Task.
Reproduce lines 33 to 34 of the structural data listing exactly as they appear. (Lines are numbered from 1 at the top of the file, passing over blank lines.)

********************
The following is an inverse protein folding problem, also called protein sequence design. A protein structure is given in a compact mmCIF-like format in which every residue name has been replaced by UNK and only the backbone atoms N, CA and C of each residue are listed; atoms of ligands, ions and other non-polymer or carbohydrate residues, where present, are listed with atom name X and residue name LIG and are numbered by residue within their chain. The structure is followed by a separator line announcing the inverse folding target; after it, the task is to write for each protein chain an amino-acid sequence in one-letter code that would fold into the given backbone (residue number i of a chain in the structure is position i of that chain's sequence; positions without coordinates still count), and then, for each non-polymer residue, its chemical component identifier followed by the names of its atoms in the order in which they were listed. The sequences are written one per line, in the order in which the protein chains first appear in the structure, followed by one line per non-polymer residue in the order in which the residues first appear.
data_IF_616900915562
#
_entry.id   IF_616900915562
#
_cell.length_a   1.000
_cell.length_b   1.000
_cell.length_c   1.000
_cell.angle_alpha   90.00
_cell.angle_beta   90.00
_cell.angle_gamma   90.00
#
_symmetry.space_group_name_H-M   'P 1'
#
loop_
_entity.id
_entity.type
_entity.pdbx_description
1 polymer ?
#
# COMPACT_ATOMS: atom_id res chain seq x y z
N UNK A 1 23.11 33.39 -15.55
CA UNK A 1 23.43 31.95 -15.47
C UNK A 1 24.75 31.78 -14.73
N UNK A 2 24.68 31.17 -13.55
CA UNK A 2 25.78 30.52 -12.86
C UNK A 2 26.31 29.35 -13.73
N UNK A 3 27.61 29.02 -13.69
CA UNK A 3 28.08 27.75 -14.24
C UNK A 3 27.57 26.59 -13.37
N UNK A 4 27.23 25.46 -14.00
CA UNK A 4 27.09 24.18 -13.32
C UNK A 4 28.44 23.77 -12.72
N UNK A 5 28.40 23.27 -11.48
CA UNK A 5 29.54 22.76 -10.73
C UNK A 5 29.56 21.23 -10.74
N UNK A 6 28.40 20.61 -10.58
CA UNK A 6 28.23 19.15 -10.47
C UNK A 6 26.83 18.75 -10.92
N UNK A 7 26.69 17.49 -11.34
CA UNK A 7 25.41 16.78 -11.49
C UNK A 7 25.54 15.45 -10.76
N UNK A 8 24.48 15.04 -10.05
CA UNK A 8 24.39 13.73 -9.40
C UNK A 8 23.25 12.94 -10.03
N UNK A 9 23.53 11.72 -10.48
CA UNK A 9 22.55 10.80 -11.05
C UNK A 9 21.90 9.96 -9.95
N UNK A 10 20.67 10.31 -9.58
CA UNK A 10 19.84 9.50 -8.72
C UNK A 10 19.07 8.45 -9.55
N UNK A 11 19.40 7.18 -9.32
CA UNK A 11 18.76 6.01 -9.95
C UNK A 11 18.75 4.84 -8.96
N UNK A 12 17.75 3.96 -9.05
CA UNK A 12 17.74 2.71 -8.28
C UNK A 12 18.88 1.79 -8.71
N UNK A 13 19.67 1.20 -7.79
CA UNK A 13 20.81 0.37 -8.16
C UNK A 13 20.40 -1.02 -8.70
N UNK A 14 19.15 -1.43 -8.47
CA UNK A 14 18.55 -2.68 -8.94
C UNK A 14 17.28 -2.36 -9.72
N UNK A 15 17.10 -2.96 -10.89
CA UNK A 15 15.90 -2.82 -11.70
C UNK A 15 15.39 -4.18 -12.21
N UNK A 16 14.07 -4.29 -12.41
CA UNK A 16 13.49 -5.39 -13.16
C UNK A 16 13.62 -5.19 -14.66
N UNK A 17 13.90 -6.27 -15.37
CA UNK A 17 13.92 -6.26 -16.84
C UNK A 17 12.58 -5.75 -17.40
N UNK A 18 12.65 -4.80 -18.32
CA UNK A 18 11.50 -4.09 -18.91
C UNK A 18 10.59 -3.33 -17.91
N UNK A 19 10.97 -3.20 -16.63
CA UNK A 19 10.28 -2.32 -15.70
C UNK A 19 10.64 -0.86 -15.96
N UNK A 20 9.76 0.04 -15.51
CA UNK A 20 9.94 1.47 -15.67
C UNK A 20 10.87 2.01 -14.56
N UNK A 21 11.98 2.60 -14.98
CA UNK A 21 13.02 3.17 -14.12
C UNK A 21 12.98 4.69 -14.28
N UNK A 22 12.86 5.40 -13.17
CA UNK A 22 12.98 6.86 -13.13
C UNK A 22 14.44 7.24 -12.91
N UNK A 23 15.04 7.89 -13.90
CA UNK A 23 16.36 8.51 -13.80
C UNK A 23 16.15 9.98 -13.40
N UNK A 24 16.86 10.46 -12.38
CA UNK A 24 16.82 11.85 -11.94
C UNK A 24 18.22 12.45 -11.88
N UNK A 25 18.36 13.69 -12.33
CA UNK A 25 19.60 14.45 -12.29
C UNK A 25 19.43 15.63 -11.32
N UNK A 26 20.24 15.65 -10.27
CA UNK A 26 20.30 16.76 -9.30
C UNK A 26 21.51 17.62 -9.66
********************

C UNK A 4 28.44 23.77 -12.72
N UNK A 5 28.40 23.27 -11.48